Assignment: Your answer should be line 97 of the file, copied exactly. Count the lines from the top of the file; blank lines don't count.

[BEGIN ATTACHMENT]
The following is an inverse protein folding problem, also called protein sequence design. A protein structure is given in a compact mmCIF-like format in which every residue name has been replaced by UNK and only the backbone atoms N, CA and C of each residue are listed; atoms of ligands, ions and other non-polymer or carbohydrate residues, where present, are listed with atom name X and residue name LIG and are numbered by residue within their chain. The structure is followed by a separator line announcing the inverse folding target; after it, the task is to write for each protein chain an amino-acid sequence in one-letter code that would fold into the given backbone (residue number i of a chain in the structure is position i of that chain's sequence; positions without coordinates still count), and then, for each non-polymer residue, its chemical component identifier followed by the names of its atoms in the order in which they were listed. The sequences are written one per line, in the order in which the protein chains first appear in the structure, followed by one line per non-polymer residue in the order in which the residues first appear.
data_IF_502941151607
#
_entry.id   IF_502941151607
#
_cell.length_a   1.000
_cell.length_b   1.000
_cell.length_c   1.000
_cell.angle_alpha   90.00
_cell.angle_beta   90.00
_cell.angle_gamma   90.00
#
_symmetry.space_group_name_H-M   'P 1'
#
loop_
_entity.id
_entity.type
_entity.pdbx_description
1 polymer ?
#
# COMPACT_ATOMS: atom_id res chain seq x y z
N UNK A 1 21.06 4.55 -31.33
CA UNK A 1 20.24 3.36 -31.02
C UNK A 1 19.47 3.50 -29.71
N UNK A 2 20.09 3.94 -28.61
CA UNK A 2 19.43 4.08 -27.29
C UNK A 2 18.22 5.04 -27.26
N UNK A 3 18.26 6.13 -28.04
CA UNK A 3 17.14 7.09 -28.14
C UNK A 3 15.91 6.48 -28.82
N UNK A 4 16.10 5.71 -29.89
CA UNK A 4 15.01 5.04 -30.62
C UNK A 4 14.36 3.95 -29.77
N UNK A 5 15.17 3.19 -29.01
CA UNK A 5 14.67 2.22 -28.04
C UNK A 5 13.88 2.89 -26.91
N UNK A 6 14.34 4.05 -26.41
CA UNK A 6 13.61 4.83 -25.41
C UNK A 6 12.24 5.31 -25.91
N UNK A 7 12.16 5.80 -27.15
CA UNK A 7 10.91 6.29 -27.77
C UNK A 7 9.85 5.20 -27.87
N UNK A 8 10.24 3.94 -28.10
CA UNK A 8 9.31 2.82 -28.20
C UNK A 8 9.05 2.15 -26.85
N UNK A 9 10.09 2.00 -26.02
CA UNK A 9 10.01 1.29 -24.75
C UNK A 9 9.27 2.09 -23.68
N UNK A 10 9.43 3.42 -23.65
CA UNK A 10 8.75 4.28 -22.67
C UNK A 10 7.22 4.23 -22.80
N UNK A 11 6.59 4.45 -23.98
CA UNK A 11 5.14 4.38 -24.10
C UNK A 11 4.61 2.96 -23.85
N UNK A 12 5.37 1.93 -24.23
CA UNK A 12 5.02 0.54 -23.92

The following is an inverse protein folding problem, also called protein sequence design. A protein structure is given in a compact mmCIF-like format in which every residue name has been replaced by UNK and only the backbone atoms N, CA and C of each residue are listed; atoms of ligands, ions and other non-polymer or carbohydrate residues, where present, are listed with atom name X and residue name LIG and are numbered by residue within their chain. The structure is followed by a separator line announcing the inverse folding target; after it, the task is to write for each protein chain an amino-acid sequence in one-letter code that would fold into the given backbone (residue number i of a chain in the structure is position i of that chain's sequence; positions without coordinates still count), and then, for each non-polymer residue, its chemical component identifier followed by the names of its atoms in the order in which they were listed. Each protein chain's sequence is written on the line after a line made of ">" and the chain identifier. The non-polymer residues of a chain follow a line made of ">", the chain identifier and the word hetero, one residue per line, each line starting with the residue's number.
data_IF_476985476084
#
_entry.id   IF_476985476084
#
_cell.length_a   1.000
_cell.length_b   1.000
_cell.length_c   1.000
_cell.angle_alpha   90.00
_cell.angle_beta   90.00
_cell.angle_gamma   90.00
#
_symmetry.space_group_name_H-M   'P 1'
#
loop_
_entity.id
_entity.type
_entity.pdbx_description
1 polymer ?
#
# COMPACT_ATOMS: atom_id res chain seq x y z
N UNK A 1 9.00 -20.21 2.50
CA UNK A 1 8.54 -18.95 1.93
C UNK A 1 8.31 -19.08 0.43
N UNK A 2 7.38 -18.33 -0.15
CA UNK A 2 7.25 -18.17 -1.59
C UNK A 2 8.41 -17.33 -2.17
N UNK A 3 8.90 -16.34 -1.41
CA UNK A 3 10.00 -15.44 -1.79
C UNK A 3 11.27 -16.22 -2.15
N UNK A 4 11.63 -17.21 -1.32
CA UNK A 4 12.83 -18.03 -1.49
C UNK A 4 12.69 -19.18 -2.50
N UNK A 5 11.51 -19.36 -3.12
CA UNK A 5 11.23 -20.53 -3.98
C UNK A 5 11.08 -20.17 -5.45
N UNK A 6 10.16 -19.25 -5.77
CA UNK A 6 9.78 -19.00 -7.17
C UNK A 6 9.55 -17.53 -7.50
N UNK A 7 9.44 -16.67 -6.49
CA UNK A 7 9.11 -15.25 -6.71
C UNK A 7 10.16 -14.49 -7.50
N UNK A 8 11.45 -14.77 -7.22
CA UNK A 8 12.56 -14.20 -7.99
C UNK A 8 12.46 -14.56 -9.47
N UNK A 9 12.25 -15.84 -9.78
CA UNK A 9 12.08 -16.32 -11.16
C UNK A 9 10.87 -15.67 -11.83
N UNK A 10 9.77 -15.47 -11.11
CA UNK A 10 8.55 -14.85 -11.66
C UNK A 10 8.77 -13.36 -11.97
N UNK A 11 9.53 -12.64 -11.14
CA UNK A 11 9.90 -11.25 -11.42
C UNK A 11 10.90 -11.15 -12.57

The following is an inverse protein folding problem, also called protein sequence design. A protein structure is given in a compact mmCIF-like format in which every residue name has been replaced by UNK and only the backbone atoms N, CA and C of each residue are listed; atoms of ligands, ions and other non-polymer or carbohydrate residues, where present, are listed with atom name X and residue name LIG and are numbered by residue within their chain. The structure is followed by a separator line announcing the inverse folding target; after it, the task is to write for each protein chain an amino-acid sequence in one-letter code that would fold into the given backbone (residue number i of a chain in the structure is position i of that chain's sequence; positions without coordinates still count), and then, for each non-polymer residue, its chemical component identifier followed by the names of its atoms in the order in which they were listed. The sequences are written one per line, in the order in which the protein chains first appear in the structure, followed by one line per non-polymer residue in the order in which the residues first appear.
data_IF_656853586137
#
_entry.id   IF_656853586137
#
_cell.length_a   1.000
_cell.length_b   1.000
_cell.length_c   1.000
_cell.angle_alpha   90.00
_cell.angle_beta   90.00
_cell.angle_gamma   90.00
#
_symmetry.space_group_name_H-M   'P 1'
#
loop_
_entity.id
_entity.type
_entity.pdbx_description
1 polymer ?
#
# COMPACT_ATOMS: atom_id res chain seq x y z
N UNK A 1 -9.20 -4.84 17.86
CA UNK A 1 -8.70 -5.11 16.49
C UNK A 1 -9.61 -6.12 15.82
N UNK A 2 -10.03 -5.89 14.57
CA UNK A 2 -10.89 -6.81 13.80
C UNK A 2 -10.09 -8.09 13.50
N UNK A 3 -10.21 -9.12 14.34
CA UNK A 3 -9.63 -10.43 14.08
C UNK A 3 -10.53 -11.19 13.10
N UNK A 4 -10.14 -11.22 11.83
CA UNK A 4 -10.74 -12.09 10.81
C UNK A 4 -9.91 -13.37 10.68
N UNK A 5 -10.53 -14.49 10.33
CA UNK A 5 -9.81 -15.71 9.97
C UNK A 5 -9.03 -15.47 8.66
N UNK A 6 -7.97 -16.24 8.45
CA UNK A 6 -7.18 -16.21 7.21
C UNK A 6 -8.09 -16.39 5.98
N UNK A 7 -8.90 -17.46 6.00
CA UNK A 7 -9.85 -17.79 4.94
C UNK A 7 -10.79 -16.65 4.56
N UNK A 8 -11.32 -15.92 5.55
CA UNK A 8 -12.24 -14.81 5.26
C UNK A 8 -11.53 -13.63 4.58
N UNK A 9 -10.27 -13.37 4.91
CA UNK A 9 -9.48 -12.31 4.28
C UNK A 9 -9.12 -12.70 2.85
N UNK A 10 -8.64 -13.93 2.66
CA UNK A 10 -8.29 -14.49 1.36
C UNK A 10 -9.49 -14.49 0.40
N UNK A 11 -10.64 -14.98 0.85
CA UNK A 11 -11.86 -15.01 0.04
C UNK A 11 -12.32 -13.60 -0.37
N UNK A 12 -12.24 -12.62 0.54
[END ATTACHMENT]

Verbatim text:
CA UNK A 7 9.11 -15.25 -6.71